Most games' gunfire pops – Battlefield 3's roars. It features some of the most aggressive use of positional audio I've heard, and it really works to establish the feel of the campaign. While Operation Guillotine starts off slowly, with a quick sitrep courtesy of your commanding officer's discussion with Haymaker squad, you're in the, er, poop, soon enough.
Explosions rocked me as I raced down a hill with the rest of the fireteams involved in Guillotine's assault. As rockets exploded in the distance, there was a distinct difference in tonal quality to the whumps and booms. NPCs don't raise their voices, they shout like their lives depend on you hearing what they have to say.
Having seen Modern Warfare 3 in a similar capacity, it's sound, not visuals, that sets Battlefield 3 apart so much. It isn't that Modern Warfare 3 sounds bad, exactly. It's just not Battlefield. And it's good that there's that distinction, because spending an admittedly limited 15 minutes with Operation Guillotine, Battlefield 3 doesn't play much differently – at least on this level.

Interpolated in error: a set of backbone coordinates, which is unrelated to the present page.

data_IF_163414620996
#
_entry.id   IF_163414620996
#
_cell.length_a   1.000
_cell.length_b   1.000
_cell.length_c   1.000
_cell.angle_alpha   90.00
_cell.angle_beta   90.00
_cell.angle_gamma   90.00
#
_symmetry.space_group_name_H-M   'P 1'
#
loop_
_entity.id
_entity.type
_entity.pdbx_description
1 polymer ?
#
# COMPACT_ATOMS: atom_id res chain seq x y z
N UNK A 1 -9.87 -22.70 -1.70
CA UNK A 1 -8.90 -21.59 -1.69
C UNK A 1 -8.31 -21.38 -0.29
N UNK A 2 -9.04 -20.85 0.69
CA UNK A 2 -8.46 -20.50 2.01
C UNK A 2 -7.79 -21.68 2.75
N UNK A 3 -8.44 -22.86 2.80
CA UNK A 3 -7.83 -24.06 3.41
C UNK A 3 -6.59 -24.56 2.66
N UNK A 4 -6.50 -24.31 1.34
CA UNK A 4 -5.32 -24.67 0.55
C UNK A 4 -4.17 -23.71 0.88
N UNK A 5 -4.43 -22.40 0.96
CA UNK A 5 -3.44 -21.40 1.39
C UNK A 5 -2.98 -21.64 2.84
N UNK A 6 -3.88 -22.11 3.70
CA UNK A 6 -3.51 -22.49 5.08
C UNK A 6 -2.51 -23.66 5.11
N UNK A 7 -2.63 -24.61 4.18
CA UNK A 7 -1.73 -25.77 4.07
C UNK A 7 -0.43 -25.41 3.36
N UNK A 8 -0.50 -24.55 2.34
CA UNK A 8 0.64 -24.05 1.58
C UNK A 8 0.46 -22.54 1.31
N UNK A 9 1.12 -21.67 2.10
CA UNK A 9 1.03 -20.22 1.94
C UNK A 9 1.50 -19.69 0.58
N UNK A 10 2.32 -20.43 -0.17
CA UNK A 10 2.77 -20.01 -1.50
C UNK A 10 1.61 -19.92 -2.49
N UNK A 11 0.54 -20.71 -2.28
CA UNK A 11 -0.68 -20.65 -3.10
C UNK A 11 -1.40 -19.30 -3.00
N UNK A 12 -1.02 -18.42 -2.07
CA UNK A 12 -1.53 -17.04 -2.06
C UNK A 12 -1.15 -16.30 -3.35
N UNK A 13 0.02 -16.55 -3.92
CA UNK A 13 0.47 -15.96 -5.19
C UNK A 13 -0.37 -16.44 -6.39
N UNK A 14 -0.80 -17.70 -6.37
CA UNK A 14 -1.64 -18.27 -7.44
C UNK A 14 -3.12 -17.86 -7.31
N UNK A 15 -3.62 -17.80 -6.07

The guns have multiple fire modes, and I appreciated being able to set my G3 to semi-automatic fire, but my play style fell directly into the Call of Duty habits I've developed over the years, right down to using the aim-down-sights zoom to do most of my aiming for me. Operation Guillotine is pretty funneled, and as great as it looks, and as great as it sounds, when I went to the door of a building full of insurgents and couldn't blast it off its hinges with a shotgun... well, I was disappointed.
It doesn't play badly. I still had fun. But my brief time with Battlefield 3's campaign didn't feel as Battlefield-ish as I'd like. Still, we'll have to see how the full campaign turns out when it releases next month. And please, warn your neighbors.